Masses (neutral) repel ;)

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1. Sep 3, 2015

Bob not Alice

Hi folks,

A system of two masses, stationary with respect two each other, is the starting point. For convenience I'll specify one mass as being much larger than the other. The only force acting between them is their mutual gravitational attraction. At time zero they are an arbitrary distance apart. Some time later they are further apart. Possible or not?

It's actually quite possible. Hint: the smaller mass splits into two during the manoeuvre. Springs, or similar mechanical devices, are allowed.

Just a bit of fun. ;)

Bob.

Last edited: Sep 3, 2015
2. Sep 3, 2015

Staff: Mentor

Sure, many possible solutions.
Let them attract each other, at the point where they nearly touch, activate a repulsive spring that splits the smaller mass into two pieces that rapidly move away from each other until they are far away. Find some way to avoid a collision of the spring with the larger mass. Wait. After a while, combine the two parts again.
You trade energy needed by the spring for kinetic energy and/or energy in the gravitational potential.

Alternatively: use a rocket. That is some sort of splitting as well but I guess it is not the intended solution as you lose the mass.

Alternatively: send bullets in a hyperbolic trajectory around the more massive object, catch them again. If you do this with sufficient mass, you get a net repulsion.

Alternatively: directly start splitting the smaller mass, position one half behind the larger mass and close to it, wait a bit, then combine the two smaller masses again. Probably needs some third piece or gyroscopes to avoid a collision.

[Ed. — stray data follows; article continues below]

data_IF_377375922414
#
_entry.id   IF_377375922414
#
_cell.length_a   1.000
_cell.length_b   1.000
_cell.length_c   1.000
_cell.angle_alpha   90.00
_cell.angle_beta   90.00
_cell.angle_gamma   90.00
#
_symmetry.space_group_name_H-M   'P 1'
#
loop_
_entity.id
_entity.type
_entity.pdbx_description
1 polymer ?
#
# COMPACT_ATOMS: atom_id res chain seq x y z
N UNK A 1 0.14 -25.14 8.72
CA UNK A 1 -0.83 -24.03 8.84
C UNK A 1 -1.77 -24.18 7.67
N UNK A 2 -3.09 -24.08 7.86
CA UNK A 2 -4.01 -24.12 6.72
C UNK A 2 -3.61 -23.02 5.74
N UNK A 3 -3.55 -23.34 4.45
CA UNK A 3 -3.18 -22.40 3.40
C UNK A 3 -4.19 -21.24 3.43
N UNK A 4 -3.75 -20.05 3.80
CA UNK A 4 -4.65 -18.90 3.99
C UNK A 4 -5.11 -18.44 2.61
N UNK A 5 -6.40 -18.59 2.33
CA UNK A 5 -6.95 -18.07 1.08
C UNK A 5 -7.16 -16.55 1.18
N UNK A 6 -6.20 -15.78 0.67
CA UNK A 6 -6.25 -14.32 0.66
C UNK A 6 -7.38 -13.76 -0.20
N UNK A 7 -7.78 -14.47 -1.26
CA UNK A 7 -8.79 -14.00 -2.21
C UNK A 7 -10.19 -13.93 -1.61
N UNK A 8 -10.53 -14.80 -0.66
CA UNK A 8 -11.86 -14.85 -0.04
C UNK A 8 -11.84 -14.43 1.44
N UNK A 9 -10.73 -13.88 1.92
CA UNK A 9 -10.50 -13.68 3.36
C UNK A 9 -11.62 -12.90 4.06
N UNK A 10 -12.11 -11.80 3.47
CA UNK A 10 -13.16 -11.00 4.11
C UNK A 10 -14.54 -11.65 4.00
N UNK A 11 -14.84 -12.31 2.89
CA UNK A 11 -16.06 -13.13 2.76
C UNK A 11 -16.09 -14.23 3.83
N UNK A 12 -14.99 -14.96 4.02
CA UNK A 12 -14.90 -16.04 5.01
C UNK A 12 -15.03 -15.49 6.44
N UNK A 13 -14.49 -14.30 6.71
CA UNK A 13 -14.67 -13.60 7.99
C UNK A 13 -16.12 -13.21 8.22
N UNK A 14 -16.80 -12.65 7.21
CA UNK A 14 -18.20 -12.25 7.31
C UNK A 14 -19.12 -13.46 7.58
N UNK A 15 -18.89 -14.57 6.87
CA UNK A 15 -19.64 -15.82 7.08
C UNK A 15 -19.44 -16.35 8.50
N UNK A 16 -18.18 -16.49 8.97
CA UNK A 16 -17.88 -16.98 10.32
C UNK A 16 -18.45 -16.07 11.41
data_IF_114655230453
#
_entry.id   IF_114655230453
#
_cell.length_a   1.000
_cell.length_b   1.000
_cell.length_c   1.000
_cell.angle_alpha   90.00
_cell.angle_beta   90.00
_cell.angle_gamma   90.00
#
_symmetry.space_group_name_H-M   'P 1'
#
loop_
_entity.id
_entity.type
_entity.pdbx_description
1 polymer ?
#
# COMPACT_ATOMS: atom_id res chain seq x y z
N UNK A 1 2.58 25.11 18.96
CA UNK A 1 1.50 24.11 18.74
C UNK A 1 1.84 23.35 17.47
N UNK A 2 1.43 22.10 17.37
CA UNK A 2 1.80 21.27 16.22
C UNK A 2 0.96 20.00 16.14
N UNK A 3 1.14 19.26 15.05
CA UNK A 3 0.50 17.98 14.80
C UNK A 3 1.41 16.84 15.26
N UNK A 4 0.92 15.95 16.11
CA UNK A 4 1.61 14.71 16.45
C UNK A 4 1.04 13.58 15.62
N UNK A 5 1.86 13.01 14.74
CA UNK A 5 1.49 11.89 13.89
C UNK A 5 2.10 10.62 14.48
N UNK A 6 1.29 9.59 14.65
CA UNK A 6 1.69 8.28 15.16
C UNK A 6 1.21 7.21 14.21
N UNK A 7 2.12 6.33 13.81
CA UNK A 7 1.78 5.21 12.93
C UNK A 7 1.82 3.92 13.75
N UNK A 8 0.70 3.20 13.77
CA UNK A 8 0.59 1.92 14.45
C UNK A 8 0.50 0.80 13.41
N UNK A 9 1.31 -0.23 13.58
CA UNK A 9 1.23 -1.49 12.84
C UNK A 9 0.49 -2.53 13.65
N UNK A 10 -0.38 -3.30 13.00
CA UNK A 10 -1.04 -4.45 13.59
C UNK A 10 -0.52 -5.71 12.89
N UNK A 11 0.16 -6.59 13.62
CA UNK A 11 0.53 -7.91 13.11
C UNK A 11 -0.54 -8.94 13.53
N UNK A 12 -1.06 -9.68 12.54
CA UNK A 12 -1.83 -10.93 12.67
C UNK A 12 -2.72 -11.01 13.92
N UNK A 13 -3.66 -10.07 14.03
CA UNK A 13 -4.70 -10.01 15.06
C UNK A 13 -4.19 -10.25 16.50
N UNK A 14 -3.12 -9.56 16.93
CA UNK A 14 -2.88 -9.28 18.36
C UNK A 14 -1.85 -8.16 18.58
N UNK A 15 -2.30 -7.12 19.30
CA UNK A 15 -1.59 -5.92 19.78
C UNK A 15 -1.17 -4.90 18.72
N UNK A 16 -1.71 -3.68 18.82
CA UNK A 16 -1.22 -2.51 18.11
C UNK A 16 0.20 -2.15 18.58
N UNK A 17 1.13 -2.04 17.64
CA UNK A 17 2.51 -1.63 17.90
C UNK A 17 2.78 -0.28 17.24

3. Sep 3, 2015

Drakkith

Staff Emeritus
The wording in your question implies that there are only ever two objects, meaning that they can't be split. Please clarify.

4. Sep 3, 2015

Staff: Mentor

Oh, I have a trick solution. How is distance measured? Between their closest points? Between centers of mass? Between geometrical center for balls? For (1) and (3) here is another solution:
Have the center of mass of the larger object close to the point with the largest initial distance to the smaller mass, and have a small hollow tube in the larger mass where the smaller and lighter mass can pass through instead of impacting. Then just wait. The distance between the geometric centers will increase beyond its initial value after a while.

5. Sep 5, 2015

Bob not Alice

Hi mfb,

Good stuff. The rocket concept isn't really what I was looking for as it involves a permanent mass loss to the system. Neither was the "bounce", hence my stipulation the "the only force acting between them is their mutual gravitational attraction". That was meant in reference to the two initial masses, which I may not have stated explicitly enough.
Your third solution is closest to my own which involved splitting the smaller mass into two equal masses following elliptical orbits.

With the same initial conditions as before I believe it should also be possible to end up with the two masses orbiting each other! Extra hint: The smaller mass has to end up spinning. I'll not say more so that anyone who wants to offer a solution can do so...

Not news for most here, but I think there is something to be taken away from this game. Without knowing you can temporarily split the smaller mass it's not possible to get from the initial state to the final state and if the only two observations one could make were the initial and final states then one would cry "fraud". And this is just in the world of classical physics.

Bob.

6. Sep 5, 2015

Staff: Mentor

Which bounce? None of my ideas involve the masses touching each other in any way.

I don't see limitations if you allow arbitrary rearrangements of components of the smaller mass.